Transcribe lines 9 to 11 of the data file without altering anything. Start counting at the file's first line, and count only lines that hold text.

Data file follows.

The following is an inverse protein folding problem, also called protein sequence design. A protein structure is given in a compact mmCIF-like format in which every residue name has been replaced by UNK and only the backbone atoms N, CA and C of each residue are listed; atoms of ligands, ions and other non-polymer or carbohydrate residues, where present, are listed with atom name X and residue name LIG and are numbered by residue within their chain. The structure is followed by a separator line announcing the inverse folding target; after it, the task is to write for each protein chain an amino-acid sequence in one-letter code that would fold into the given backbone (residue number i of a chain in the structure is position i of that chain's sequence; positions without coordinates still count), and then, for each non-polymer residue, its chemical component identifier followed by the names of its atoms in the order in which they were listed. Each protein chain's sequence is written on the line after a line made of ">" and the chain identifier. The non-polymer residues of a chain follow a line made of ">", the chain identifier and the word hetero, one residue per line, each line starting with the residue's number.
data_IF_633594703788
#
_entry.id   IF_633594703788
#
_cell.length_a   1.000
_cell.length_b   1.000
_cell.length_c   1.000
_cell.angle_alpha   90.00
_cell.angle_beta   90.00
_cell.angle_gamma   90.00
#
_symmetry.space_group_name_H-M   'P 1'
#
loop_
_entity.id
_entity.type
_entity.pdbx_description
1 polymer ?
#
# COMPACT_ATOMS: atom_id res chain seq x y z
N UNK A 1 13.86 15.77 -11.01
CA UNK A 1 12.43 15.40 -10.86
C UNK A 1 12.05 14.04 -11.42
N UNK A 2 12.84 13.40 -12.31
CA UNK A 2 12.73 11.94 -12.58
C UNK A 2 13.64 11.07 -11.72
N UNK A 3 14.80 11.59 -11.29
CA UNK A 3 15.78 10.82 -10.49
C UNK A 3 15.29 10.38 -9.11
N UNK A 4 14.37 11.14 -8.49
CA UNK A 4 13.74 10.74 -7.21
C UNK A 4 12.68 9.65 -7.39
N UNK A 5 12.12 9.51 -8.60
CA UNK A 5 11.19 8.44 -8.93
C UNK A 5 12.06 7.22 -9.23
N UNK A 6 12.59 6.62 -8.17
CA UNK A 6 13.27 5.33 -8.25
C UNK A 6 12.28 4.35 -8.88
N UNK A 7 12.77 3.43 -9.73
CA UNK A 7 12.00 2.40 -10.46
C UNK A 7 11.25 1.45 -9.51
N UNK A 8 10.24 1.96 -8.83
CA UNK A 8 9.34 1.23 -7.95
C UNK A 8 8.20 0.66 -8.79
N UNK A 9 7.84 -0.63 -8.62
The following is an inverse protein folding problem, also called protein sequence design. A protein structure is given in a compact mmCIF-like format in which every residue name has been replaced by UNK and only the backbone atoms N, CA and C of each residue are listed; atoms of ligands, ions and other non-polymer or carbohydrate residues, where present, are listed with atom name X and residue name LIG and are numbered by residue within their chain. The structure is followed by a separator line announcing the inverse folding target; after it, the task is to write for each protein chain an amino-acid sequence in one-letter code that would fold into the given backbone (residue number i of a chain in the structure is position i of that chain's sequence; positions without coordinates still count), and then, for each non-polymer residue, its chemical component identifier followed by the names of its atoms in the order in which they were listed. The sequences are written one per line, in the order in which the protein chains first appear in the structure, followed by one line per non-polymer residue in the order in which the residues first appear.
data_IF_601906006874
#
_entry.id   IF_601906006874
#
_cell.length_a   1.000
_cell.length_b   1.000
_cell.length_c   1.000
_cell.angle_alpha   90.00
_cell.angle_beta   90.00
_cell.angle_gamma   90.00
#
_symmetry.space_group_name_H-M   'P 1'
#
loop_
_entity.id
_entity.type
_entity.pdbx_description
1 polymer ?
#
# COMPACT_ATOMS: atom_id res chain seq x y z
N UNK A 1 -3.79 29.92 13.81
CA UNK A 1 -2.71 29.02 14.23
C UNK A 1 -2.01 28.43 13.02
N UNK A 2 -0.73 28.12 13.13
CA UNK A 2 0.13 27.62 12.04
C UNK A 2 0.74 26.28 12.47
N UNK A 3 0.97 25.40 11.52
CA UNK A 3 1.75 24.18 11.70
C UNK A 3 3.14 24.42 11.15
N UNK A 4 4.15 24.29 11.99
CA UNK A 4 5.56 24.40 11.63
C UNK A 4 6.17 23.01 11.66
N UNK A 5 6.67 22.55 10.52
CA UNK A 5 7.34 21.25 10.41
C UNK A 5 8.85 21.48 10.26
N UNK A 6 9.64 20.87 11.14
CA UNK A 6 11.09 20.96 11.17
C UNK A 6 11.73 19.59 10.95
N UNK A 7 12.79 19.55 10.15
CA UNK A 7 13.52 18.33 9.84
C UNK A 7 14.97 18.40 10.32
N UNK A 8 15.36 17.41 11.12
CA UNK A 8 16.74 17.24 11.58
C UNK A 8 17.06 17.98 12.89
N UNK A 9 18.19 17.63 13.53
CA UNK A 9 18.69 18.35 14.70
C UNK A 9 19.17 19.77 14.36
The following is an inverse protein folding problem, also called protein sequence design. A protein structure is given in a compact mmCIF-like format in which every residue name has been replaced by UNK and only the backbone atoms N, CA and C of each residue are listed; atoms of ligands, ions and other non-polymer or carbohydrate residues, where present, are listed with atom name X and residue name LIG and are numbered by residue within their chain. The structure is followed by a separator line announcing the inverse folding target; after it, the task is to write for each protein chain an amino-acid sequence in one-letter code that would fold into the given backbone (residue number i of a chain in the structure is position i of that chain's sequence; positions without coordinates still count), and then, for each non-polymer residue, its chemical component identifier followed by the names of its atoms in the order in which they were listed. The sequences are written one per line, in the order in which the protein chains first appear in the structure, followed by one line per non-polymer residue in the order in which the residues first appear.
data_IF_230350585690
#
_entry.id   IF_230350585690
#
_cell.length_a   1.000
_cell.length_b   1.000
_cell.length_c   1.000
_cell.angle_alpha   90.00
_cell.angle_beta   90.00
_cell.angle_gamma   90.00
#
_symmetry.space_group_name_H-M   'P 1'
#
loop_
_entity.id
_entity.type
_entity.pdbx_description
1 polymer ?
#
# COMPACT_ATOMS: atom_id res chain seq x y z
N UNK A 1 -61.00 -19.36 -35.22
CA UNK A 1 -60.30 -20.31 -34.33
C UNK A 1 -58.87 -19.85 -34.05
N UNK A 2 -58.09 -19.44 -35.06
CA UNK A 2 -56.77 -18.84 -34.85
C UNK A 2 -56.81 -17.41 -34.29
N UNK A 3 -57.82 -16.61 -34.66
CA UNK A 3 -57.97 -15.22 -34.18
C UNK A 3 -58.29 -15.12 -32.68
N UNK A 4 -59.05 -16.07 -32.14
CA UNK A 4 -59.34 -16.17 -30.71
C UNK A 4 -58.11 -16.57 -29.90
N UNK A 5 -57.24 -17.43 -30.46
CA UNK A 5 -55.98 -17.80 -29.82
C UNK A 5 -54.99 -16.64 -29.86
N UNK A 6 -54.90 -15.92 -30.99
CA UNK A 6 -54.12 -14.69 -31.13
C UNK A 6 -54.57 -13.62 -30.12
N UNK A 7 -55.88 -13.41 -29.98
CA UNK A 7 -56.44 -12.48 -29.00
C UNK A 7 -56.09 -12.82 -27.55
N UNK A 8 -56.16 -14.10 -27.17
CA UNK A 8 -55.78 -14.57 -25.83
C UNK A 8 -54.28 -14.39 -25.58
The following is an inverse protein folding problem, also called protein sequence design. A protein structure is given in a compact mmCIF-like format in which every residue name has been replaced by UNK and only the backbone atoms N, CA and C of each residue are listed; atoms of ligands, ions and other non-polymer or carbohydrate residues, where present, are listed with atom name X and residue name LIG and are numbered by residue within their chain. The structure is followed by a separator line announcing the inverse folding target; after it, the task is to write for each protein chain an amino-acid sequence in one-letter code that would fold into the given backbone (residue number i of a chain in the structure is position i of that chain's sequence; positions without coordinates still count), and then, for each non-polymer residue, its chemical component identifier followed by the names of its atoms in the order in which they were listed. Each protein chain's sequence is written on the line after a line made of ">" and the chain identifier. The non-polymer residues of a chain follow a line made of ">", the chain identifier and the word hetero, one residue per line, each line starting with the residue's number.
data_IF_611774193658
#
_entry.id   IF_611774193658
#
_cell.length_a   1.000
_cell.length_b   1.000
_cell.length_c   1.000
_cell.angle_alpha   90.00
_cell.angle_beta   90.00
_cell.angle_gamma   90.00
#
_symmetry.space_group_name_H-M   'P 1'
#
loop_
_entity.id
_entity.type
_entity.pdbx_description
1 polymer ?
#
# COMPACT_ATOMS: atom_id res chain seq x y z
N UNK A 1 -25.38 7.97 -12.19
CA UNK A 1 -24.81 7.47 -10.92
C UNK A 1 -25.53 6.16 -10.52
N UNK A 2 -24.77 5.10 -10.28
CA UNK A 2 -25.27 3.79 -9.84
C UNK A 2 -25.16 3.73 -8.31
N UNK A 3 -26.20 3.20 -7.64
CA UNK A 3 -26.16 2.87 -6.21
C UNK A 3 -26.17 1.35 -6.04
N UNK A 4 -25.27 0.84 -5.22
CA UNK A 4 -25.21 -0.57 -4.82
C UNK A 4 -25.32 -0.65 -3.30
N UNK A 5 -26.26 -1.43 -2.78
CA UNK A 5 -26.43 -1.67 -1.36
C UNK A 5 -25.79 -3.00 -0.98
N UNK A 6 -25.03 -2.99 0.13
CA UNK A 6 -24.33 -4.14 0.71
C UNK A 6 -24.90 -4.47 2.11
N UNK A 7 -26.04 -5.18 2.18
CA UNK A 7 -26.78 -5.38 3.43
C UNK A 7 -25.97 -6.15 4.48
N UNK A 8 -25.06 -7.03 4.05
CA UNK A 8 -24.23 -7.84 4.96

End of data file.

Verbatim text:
_cell.angle_alpha   90.00
_cell.angle_beta   90.00
_cell.angle_gamma   90.00